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‘Normal People’ of Oxford

What the teen romance can tell us about our own university.

Those who have not yet seen the BBC Three series Normal People might be forgiven for wondering what the fuss is about. The 12-part drama, based on the Sally Rooney novel, could have been another trite teenage romance in which the characters (played by actors well into their 20s) engage in excruciating will-they-or-won’t-they encounters in school corridors to the symphony of adolescent drooling. However, as its audiences will attest, Normal People provides a surprisingly delicate assessment of the human condition. Through the lenses of Marianne (Daisy Edgar-Jones) and Connell (Paul Mescal), we are permitted to re-examine the world in which we live – one in which, as Rooney puts it, “class is the structuring principle of our social lives.”[1]

This re-examination is all the more needed because our relationship with class has recently changed. 23 years after John Prescott claimed that “we’re all middle class now”[2], Normal People reminds us that the disappearance of flat-caps and coal mines has not prevented class from dictating the ways in which we live and interact. Of course, this was something many of us already knew, and none more so than Oxford students from “normal” backgrounds.  Connell and Marianne might be from Carricklea, Sligo, but they could just as easily have been from Blaydon, the small north-eastern town where I went to school. Likewise, Normal People follows the couple’s journey to Trinity College, Dublin, but the scene in which Connell stares at its grandiose old buildings could have been set in any Oxford college. 

At their Sligo comp, Marianne is disliked in that particular way posh, clever girls often are in state schools – those that wear “ugly thick-soled flat shoes” and no make-up. Meanwhile, Connell is a brand of unassuming-and-inoffensive that quietly fits in. This changes upon their arrival in Dublin, as evidenced when a friendless Connell bumps into the thriving Marianne at a house party. As Annie Lord of the Independent remarks, “Where before at their state school ‘normal people’ meant a lower-middle-class upbringing and a penchant for period jokes, at university ‘normal people’ means Mykonos mini-breaks, Barber jackets and people who like dismissing arguments by saying, ‘well yes, but that’s subjective.’”[3] Replace Mykonos and barber jackets with maxi-skirts and ‘finding yourself’ in Malaysia and you might just get an accurate depiction of Oxford.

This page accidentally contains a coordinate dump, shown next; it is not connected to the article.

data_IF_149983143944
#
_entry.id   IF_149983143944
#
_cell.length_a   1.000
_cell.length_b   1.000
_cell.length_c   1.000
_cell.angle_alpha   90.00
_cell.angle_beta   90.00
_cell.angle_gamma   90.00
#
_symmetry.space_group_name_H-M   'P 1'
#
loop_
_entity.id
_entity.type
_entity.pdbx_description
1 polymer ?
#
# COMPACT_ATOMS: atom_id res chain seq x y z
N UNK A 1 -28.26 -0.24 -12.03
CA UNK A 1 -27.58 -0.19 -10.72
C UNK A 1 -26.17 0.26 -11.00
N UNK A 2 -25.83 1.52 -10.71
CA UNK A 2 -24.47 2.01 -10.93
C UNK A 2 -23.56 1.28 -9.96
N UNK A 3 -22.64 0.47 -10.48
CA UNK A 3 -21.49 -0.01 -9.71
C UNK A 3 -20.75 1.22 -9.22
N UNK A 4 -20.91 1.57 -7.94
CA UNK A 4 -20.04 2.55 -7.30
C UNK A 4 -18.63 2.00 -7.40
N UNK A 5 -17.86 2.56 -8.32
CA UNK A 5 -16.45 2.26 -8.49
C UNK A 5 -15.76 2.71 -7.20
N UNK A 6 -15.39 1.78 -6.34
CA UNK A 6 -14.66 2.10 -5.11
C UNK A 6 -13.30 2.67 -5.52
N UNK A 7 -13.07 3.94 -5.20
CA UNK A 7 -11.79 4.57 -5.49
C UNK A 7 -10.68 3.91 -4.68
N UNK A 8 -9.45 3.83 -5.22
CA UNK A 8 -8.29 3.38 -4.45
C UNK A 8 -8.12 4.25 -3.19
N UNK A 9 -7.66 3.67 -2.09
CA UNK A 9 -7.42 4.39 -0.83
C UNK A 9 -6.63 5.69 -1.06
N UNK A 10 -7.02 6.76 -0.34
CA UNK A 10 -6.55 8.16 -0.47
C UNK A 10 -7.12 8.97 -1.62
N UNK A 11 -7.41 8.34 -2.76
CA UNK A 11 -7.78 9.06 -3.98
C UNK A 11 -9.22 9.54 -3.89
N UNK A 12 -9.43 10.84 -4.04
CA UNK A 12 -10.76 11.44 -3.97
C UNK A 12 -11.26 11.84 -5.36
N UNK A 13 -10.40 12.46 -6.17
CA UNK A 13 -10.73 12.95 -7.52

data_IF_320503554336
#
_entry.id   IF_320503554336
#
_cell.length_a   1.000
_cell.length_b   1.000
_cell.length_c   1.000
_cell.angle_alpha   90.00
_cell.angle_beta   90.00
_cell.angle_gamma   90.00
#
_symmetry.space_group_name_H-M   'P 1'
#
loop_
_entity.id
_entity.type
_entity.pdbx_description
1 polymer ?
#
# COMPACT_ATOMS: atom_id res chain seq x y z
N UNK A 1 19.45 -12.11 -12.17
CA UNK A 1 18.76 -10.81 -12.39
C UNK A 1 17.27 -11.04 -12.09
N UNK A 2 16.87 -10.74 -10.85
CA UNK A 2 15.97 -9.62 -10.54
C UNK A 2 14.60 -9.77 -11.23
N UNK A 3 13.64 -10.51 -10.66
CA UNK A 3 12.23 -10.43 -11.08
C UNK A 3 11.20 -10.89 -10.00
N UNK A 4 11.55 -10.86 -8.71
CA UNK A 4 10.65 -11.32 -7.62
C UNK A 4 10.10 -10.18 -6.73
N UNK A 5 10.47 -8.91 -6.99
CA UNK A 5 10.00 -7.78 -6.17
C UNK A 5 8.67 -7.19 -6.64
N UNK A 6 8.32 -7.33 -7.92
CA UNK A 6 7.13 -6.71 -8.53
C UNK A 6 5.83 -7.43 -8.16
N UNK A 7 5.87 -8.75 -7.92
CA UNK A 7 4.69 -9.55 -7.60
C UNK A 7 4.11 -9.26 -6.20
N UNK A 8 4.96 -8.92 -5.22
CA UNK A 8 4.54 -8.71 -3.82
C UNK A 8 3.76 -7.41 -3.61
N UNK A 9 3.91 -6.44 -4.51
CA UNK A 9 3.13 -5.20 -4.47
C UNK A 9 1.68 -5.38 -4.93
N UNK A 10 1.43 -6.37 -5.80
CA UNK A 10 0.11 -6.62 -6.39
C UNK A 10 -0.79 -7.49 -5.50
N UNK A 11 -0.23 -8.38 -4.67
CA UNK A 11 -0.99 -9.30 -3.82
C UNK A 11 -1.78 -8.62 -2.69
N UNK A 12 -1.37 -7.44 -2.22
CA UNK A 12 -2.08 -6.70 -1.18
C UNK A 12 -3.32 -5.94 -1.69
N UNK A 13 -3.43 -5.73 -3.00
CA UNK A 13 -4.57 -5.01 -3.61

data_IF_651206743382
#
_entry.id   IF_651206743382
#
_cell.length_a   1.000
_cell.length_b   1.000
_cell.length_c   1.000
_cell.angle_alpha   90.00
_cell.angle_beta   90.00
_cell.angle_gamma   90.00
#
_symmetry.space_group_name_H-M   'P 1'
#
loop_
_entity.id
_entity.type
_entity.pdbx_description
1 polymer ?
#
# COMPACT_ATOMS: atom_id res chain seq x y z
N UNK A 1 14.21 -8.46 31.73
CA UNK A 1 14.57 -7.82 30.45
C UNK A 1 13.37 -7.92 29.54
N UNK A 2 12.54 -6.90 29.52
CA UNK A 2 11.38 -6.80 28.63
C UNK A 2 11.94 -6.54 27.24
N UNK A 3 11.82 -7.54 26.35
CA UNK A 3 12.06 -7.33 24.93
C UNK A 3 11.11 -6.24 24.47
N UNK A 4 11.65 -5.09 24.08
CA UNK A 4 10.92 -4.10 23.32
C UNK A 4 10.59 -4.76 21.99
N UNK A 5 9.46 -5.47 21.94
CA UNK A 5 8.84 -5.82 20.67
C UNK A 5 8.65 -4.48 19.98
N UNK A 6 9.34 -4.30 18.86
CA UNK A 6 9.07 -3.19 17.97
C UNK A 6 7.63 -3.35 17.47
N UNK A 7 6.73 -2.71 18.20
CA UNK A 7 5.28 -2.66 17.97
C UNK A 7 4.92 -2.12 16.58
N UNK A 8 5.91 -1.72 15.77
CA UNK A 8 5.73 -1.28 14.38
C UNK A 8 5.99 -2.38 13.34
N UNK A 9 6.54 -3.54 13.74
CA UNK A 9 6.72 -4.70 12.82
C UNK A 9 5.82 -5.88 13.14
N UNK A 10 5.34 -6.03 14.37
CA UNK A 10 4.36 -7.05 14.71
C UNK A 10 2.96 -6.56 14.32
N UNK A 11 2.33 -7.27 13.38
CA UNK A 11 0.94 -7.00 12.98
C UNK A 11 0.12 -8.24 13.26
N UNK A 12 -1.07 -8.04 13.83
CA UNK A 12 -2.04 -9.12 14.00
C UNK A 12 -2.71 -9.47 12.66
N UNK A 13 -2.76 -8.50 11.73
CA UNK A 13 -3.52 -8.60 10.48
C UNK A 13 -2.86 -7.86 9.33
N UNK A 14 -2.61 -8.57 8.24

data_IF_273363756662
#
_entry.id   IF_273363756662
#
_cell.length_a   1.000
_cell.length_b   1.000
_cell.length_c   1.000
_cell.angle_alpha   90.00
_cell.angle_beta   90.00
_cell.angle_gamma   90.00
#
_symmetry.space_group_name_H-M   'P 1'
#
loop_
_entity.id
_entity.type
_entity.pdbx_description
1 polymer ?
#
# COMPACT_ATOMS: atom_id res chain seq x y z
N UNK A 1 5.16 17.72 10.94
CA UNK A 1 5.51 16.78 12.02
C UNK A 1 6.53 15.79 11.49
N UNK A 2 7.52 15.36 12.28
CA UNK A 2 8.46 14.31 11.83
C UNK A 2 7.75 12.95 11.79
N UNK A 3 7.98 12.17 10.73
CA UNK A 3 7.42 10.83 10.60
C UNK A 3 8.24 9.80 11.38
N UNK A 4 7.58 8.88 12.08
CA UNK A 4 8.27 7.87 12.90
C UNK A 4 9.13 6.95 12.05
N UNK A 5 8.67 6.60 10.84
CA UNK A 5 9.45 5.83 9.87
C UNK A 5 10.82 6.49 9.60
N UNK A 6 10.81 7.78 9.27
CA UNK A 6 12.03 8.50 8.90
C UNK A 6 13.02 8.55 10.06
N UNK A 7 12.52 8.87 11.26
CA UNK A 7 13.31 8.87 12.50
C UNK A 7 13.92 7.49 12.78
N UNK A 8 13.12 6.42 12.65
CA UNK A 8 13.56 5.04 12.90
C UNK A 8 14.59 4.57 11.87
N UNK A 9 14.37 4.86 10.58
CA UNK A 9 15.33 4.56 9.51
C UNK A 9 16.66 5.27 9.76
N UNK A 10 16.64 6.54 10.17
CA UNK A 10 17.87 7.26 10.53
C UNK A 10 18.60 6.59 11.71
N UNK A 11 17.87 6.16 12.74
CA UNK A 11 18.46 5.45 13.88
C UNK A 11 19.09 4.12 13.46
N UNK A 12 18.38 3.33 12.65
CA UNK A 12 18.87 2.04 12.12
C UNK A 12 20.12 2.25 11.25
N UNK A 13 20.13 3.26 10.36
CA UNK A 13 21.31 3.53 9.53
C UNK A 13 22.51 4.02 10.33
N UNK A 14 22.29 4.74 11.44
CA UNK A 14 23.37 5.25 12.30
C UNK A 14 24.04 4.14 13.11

It is difficult to describe why the likes of northerners and state-schoolers can struggle at Oxford, because as a group, we’re not really oppressed.  If you’ve had a childhood of Majorca trips or football coaching, it sounds like privileged attention-seeking to suggest that you’re distressed by southerners saying “bath” wrong. But by showing us Trinity through the eyes of Connell, Normal People finally captures what we’ve been trying to say all along. The reason Connell struggles to find friends at uni is not just because he’s poor, it’s because he’s been conditioned all his life by a culture and by social norms that no longer apply in his new setting.

In the world he’s now in, the main social division is between chino-wearing Eton men who make long arguments for free speech and their flares-clad rivals who talk about “straight white men” in RP tones.  Neither are necessarily doing anything wrong – it’s just an alien environment that requires Connell to re-learn everything about fitting in. This is an experience felt by many Oxford students from a similar background. Personally, everything that made me weird at school makes me normal at Oxford, and everything that makes me weird at Oxford made me normal at school. I spent most of first-year trying to re-mould my brain so it could recognise this new reality. Connell articulates making a similar effort – “I feel like I’m walking around trying on a hundred different versions of myself.”

Close-up shots of Paul Mescal perfectly convey this loneliness – one in which you become a constant observer of this foreign culture, only slowly learning how to partake in it.  A friend from Leeds said:

Speaking to students at Oxford feels like speaking to the popular kids at school, only there’s no consolation in the idea that you’ll ‘do better in life’ than them. The very reason that they’re different to you is that they’ve grown up better and will continue to be more successful because of that. I literally cried watching Connell in his first seminar – the way that he actually downplayed the intelligence of what he was saying when faced with all these confident people shouting about their opinions is something I thought only I had done.

That scene hit home for me, too. It reminded me of a conversation I had with a tutor in my first Hilary, in which he pointed out that I started all my sentences with “I might be wrong, but-“.

It is important to stress that Normal People does not get everything right. It’s a story about a heterosexual, white couple; it does not explore how class intersects with structures such as race and sexuality as it shapes social paradigms. Crucially, it does not challenge the assumption that the Irish class structure is predominantly a white one. This assumption is widely held, despite 6% of Irish 15-24 year olds coming from non-white and mixed race backgrounds. However, its portrayal of Trinity does start a dialogue about how class shapes our university experience, even amongst students who could ordinarily be described as privileged.   Whilst many students who experience  class-based culture shock are from low-income families, many are the children of teachers and nurses, or of electricians and engineers who may have never worried about putting food on the table. Many  are from white, English-speaking backgrounds. However, understanding that it is not only oppressed minority groups that find Oxford difficult allows us to appreciate the scale of the problem. And surprise, surprise, the problem is huge.